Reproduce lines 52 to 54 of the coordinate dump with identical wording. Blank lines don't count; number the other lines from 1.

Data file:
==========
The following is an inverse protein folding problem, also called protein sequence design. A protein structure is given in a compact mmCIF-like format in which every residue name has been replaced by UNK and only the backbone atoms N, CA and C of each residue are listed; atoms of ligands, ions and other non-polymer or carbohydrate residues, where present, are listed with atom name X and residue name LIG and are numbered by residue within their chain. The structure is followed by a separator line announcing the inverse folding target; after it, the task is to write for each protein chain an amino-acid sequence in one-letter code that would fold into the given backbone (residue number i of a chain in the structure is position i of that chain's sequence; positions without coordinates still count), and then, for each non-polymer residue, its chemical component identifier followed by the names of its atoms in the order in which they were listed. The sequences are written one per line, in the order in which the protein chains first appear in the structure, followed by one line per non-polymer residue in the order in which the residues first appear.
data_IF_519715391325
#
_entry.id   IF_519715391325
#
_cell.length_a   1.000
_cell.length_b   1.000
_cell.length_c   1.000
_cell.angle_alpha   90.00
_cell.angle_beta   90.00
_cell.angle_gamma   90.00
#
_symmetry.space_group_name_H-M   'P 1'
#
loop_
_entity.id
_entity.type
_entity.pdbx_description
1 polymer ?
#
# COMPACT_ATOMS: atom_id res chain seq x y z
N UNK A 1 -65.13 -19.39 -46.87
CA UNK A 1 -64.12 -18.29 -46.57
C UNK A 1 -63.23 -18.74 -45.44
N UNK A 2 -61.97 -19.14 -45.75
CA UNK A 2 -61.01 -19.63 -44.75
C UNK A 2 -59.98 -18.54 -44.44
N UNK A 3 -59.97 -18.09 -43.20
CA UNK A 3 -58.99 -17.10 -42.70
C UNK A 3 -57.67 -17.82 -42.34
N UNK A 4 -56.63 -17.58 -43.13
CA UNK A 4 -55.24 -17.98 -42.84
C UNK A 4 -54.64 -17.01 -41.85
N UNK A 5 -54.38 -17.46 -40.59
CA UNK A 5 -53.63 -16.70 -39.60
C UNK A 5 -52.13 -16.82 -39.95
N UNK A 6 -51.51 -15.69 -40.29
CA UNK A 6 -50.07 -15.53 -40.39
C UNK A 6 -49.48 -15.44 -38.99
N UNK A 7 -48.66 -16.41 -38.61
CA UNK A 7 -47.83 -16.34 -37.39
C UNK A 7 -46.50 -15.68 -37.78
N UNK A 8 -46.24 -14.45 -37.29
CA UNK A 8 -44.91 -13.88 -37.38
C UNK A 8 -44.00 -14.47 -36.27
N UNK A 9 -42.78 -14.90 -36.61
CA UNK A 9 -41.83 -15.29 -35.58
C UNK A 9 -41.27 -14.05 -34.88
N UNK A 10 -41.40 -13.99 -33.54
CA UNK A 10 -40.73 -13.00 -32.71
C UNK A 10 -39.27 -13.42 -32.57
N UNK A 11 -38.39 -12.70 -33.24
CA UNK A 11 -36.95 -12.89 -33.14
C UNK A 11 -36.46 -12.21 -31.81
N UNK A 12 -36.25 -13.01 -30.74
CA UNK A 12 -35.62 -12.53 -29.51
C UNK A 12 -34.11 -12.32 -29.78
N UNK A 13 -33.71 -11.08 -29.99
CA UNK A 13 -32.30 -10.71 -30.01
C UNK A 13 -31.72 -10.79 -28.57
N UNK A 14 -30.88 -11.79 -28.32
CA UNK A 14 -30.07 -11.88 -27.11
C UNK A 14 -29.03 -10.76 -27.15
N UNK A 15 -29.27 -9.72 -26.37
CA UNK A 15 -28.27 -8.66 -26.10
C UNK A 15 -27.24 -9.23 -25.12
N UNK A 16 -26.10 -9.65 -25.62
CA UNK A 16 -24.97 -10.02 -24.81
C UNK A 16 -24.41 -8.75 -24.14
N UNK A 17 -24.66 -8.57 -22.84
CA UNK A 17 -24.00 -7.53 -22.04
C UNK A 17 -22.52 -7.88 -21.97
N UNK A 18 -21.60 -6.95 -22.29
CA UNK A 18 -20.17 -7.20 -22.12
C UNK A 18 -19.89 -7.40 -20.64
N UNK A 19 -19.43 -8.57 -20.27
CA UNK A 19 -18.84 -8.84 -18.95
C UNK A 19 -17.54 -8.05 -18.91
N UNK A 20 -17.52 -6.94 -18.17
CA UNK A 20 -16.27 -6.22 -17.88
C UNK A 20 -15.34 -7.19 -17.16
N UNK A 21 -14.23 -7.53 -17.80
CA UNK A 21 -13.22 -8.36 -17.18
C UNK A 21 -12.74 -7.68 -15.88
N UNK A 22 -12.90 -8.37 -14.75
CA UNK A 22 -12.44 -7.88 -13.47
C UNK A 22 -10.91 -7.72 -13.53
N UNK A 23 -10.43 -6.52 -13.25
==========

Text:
N UNK A 11 -38.39 -12.70 -33.24
CA UNK A 11 -36.95 -12.89 -33.14
C UNK A 11 -36.46 -12.21 -31.81